All we have to do is type LED and the program’s going to know o LED holds 13. So we must be talking about the number 13 all right so now. What we can also do is we can initialize and declare a variable right at the same time, so that’s really easy too. All you do. Is you write your declaration so int LED, but instead of a semicolon, you just go ahead and set it equal to whatever value want to put it in there in this case it’s 13, and then you finish it with the semicolon. So now the variable LED has been initialized to the value 13. So now anytime, I refer to the LED variable. I will get the value 13 so that pretty much wraps it up, so you should kind of get what a variable is like you know, what is it and you should know how to declare one, and you should know how to initialize one, and you should also Be familiar with the integer, datatype and kind of have a fuzzy idea of what datatype means, and I assure you that, as we continue all of this variable stuff like why we use them and and how are they useful? It is all going to solidify. But right now I think you’ve got enough information to move on in the next tutorial. Where we write our first program. I’Ll see you then thanks so much for joining me.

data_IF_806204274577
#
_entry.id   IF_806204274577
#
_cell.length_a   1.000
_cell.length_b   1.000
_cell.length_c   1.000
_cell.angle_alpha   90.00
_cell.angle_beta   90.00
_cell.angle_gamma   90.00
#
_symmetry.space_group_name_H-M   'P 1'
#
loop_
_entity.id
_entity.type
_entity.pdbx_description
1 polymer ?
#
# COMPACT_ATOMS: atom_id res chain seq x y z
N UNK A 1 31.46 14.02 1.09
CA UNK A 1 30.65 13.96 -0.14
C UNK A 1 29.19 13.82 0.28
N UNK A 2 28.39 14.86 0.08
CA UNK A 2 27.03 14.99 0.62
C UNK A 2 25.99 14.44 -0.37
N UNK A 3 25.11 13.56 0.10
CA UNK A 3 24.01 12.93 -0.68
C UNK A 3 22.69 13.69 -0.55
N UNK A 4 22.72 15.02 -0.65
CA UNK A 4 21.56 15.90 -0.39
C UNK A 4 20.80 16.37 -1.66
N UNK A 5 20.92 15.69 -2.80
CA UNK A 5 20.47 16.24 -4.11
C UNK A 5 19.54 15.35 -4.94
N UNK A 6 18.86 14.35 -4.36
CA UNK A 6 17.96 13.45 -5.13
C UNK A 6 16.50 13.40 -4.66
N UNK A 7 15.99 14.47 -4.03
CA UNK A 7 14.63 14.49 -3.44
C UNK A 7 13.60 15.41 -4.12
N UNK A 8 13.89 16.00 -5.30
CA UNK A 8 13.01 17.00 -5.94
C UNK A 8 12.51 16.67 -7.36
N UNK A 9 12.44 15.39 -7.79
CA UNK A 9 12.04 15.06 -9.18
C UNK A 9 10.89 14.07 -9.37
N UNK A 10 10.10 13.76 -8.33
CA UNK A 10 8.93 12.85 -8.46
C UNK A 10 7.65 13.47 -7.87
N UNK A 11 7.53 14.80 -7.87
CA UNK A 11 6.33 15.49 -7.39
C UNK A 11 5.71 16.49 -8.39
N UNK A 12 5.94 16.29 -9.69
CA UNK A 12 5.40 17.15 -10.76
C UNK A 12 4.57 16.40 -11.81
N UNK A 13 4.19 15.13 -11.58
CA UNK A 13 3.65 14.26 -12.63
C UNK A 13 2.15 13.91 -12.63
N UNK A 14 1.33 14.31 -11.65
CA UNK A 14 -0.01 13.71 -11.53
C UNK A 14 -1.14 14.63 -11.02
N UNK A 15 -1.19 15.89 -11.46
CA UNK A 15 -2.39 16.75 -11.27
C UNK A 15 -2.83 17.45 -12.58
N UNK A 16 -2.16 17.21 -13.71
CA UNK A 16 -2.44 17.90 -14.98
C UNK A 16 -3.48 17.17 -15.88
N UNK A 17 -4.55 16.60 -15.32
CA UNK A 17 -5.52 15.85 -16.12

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Originally posted 2015-10-21 09:49:16.